One question in B-2-B market development is often overlooked: what actually is my market? Organizations try their best at defining an idea of their relevant market, usually based on a mix of two questions: Which market section for my existing products/services do I want to look at? What market need can I satisfy? However, these approaches have some flaws.
The standard response of organizations to putting out feelers into the market is one of these:
- Let’s send out some surveys and hope customers and market players will “like” our value propositions and will tell us their truths.
- Marketing will do some polishing on the messages.
- Sales will just need to get out there and pitch, pitch, pitch!
This might work in a B-2-C context. But a B-2-B market context needs a different approach. To explore what the relevant market of your own organization is, you must dig deep and bring to light what often remains hidden behind glossy brochures and vocative sales pitches: start with the assumptions, your own and those that drive the market players in their actions.
To ensure that these assumptions don’t remain merely superficial, it is imperative to scrutinize the reasons market players have for their actions. These often represent a blind spot for your organization, mainly because: It is not easy to understand the underlying forces that impact beliefs, needs, and priorities of market players. Organizations tend to fictionalize their customers need so that it is easier for them to position themselves.
How to overcome the blind spot
You must figure out the encrypted truths that drive decision-making processes within the organizations of these market players. Think of it as an attempt to decipher the inside of your outside world. Try to understand the inner workings of those organizations that are your clients, vendors, suppliers, you name it.
Why should you as an executive make this effort? Because every organization, even every department within one organization, has an internal logic that significantly determines the behavior of the individuals in their organization. This is quite natural for organizations, because one’s own partial focus helps to become and remain capable of acting for one’s area of interest and responsibility.
To really understand your market, you should put yourself in the position of your counterparts in that market and try to fathom the motives of their actions. These seldomly are the ones that are straightforwardly articulated. But through clever formats of observations and validation together with market players, you can shine a light on what happens behind the stage and learn to comprehend and anticipate to some extent the actions of others.
The role of organizational interfaces
But who does the job? In every organization, there are departments that are more inward, or outward focused. The latter are the interfaces to the external world. But outward-facing functions such as marketing and sales are caught in a dilemma: Their primary task is not insight generation, but to represent the organization to its outside, e.g. do the polishing or the pitching.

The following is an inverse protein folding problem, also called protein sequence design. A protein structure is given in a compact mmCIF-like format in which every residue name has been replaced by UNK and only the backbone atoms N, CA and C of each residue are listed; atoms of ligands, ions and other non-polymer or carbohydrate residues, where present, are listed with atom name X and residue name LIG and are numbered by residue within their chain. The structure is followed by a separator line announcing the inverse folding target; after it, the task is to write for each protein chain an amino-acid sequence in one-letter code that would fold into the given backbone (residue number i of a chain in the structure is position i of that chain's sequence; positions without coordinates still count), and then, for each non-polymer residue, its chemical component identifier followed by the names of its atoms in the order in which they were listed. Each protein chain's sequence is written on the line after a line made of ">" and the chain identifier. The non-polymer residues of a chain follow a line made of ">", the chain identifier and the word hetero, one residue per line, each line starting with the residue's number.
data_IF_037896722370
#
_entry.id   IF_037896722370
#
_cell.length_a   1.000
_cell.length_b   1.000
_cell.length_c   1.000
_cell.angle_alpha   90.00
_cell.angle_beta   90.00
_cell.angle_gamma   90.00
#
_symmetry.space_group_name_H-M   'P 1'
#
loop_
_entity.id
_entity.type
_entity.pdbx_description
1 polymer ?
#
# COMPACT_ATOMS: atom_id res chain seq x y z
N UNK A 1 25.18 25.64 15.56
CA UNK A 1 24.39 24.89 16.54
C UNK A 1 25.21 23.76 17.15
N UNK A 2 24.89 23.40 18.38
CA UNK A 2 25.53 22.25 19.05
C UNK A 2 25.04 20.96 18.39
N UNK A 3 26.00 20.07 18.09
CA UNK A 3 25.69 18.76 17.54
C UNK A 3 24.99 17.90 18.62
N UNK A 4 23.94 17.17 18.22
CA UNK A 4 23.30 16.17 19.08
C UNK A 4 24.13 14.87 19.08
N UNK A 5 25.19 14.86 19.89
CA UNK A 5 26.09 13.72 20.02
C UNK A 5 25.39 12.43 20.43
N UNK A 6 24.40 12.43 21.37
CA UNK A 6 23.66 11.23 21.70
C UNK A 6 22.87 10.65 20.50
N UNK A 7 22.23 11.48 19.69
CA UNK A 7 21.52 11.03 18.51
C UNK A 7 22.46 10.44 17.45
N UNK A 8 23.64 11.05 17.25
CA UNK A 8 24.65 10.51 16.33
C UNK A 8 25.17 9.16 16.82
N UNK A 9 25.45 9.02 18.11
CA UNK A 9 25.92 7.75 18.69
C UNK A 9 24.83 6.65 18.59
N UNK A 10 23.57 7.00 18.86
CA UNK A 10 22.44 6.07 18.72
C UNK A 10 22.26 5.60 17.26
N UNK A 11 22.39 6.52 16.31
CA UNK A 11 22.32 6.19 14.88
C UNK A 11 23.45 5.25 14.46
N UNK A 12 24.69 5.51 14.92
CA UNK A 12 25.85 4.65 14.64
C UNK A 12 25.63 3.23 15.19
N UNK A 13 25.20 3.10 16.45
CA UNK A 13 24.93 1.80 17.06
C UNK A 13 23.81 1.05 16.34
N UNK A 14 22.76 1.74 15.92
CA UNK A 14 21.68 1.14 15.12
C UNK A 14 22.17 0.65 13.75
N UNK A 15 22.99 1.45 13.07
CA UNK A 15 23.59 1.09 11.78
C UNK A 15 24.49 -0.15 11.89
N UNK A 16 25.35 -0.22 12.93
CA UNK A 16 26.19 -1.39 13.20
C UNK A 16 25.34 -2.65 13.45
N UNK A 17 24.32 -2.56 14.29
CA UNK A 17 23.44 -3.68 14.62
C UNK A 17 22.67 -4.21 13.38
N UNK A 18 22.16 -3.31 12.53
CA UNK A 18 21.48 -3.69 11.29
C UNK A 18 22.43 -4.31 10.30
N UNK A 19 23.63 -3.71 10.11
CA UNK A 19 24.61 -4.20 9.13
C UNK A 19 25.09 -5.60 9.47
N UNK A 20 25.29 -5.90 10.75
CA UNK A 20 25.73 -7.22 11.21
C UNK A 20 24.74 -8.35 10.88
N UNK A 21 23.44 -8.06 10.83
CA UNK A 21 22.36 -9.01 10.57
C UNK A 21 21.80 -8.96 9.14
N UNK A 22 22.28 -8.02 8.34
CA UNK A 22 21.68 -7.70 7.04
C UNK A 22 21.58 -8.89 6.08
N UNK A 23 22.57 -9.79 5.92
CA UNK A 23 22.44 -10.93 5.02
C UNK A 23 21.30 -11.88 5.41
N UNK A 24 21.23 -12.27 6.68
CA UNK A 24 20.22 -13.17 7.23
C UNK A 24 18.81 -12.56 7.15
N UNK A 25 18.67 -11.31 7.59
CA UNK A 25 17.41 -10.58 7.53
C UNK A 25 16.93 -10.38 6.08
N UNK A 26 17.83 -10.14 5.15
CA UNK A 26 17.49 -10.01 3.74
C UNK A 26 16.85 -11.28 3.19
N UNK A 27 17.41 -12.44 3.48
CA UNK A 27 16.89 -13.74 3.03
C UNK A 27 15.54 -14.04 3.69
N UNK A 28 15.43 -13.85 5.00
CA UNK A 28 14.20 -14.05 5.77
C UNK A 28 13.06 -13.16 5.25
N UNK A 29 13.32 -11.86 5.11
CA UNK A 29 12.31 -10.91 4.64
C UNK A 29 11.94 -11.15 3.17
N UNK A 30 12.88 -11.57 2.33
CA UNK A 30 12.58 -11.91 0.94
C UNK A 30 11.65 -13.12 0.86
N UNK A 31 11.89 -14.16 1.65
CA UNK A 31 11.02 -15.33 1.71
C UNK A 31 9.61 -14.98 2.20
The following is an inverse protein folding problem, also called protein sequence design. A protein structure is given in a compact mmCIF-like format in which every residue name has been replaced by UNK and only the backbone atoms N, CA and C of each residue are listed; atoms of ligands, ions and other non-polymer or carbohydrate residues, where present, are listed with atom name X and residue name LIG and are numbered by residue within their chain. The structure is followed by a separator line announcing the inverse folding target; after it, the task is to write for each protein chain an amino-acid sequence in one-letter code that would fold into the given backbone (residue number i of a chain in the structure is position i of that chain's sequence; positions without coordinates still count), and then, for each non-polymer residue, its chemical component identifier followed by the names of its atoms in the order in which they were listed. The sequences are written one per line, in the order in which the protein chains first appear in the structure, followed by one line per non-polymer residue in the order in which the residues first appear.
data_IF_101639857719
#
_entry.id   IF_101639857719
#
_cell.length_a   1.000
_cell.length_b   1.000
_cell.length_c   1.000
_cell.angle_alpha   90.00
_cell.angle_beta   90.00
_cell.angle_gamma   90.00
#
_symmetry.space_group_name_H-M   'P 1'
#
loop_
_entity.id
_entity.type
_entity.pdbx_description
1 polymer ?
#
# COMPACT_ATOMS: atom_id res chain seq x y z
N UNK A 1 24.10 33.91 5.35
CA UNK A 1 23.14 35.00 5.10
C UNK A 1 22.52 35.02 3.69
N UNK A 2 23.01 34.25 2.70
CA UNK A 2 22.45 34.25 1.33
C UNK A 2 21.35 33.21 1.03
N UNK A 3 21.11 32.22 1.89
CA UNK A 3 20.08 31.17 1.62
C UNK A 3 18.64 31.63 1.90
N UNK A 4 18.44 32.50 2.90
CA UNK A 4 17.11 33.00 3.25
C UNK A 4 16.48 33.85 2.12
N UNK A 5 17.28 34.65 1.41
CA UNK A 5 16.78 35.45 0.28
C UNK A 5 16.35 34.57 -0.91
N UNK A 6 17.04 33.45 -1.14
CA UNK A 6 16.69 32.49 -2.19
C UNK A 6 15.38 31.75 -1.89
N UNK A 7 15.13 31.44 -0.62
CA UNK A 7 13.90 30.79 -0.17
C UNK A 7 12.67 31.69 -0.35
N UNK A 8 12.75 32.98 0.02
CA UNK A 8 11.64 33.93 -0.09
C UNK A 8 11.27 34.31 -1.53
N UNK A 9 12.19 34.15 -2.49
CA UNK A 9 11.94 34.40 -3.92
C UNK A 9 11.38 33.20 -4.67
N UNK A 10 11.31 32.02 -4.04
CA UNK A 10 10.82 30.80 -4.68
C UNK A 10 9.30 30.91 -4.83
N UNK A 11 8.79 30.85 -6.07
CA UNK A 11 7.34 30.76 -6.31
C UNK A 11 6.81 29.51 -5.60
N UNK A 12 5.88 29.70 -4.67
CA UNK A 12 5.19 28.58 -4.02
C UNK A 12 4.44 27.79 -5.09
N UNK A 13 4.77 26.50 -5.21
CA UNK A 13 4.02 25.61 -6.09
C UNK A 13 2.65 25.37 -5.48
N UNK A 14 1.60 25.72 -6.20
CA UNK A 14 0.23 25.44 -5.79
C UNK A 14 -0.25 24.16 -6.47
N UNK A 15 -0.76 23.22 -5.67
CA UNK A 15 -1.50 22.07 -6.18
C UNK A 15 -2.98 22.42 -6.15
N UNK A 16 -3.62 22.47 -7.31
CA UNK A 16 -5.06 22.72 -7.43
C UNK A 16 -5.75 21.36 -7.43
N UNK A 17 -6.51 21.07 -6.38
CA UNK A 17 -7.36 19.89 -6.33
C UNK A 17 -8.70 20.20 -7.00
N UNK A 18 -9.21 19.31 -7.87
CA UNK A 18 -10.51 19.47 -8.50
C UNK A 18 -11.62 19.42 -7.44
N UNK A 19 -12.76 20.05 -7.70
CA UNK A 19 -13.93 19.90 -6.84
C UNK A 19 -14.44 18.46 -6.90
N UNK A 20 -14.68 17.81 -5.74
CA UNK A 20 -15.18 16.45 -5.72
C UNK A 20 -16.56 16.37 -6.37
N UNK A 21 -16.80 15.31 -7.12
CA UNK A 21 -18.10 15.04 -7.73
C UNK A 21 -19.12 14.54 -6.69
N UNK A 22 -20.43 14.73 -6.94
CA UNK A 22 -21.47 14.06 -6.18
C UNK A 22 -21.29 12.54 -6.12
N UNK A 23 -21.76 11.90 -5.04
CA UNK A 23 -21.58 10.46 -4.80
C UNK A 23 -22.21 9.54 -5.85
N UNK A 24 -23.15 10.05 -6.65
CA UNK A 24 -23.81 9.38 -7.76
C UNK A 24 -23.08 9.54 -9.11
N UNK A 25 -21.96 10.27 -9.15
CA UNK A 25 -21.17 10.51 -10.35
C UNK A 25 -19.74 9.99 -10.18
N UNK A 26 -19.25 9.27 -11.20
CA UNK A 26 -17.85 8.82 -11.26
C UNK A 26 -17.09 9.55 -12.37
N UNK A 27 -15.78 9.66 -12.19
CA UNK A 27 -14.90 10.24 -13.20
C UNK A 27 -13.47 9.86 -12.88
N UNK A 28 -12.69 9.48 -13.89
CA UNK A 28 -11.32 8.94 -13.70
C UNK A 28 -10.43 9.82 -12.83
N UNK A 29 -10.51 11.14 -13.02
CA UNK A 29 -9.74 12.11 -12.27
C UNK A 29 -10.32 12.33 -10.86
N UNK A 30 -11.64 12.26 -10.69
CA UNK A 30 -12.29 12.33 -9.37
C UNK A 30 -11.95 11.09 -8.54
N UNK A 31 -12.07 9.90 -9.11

To put it bluntly, instead of bringing new information into the organization, the exact opposite is their task: they filter possibly disturbing irritations and thus help their organization to remain capable of acting steadily in an ever changing market environment.
Changing the perspective is easier said than done
If the task of these outward-facing functions is now to change towards a more inward-oriented one in order to bring insights into the organization, new structures are needed. Structures, that can mitigate the external view of the market players with the internal perspective from the organization.
When it comes to market development, understanding the market and adapting your organization to it, are two sides of the same coin. A deep understanding of the market requires your organization to put out feelers and a high level of curiosity for deciphering the market players’ organizations in terms of how they function and what their motives are. For executives, this means taking off the blinders of market exploration that inevitably come with the internal perspective.
Adapt to your findings
But what good is the new knowledge if there is no place in the organization to process it? Losing sight of the work of the organizational interfaces runs the risk of achieving the opposite effect: they close down, inwardly and outwardly, and the organization runs the risk of operating beyond their relevant market.
Executives need to apply the organizational perspective also to their own habitat. On the one hand, you must create the possibilities – aka structures – that interfaces are allowed to create new insights AND are also listened to internally. On the other hand, it needs your leadership to keep the interfaces on their toes, so they don’t settle too comfortably into their task of gaining insights from the outside, but also actively contribute to adapting those insights to optimize the outward oriented tasks and messages. If you can do that, you will enjoy the fun of seeing, creating and playing in the relevant market for your organization.